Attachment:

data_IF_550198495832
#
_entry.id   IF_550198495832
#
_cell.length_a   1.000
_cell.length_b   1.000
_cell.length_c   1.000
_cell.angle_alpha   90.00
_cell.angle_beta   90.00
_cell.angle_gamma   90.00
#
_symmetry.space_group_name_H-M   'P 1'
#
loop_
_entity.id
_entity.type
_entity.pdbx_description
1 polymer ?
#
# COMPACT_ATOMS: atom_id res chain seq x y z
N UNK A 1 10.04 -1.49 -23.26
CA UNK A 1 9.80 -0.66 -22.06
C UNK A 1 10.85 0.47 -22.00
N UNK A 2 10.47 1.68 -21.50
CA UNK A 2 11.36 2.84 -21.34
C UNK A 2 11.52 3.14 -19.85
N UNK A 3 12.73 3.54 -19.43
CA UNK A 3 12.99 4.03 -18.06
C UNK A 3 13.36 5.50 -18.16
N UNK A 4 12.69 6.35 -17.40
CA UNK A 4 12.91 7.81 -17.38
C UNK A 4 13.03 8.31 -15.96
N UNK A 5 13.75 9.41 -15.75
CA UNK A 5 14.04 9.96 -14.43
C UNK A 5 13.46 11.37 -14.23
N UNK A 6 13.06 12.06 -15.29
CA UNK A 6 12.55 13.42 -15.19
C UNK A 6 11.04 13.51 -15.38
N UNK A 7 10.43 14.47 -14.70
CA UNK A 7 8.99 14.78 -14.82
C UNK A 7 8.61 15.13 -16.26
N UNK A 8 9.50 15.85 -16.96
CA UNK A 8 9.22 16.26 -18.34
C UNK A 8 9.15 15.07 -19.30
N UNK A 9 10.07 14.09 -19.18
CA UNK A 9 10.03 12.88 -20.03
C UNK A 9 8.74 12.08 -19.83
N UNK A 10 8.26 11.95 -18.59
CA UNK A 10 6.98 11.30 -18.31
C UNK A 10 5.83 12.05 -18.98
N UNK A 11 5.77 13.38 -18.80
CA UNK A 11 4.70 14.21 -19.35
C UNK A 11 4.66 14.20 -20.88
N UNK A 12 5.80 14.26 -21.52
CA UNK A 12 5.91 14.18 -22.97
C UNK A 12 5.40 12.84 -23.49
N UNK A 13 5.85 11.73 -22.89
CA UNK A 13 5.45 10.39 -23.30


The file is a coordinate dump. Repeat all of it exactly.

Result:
data_IF_550198495832
#
_entry.id   IF_550198495832
#
_cell.length_a   1.000
_cell.length_b   1.000
_cell.length_c   1.000
_cell.angle_alpha   90.00
_cell.angle_beta   90.00
_cell.angle_gamma   90.00
#
_symmetry.space_group_name_H-M   'P 1'
#
loop_
_entity.id
_entity.type
_entity.pdbx_description
1 polymer ?
#
# COMPACT_ATOMS: atom_id res chain seq x y z
N UNK A 1 10.04 -1.49 -23.26
CA UNK A 1 9.80 -0.66 -22.06
C UNK A 1 10.85 0.47 -22.00
N UNK A 2 10.47 1.68 -21.50
CA UNK A 2 11.36 2.84 -21.34
C UNK A 2 11.52 3.14 -19.85
N UNK A 3 12.73 3.54 -19.43
CA UNK A 3 12.99 4.03 -18.06
C UNK A 3 13.36 5.50 -18.16
N UNK A 4 12.69 6.35 -17.40
CA UNK A 4 12.91 7.81 -17.38
C UNK A 4 13.03 8.31 -15.96
N UNK A 5 13.75 9.41 -15.75
CA UNK A 5 14.04 9.96 -14.43
C UNK A 5 13.46 11.37 -14.23
N UNK A 6 13.06 12.06 -15.29
CA UNK A 6 12.55 13.42 -15.19
C UNK A 6 11.04 13.51 -15.38
N UNK A 7 10.43 14.47 -14.70
CA UNK A 7 8.99 14.78 -14.82
C UNK A 7 8.61 15.13 -16.26
N UNK A 8 9.50 15.85 -16.96
CA UNK A 8 9.22 16.26 -18.34
C UNK A 8 9.15 15.07 -19.30
N UNK A 9 10.07 14.09 -19.18
CA UNK A 9 10.03 12.88 -20.03
C UNK A 9 8.74 12.08 -19.83
N UNK A 10 8.26 11.95 -18.59
CA UNK A 10 6.98 11.30 -18.31
C UNK A 10 5.83 12.05 -18.98
N UNK A 11 5.77 13.38 -18.80
CA UNK A 11 4.70 14.21 -19.35
C UNK A 11 4.66 14.20 -20.88
N UNK A 12 5.80 14.26 -21.52
CA UNK A 12 5.91 14.18 -22.97
C UNK A 12 5.40 12.84 -23.49
N UNK A 13 5.85 11.73 -22.89
CA UNK A 13 5.45 10.39 -23.30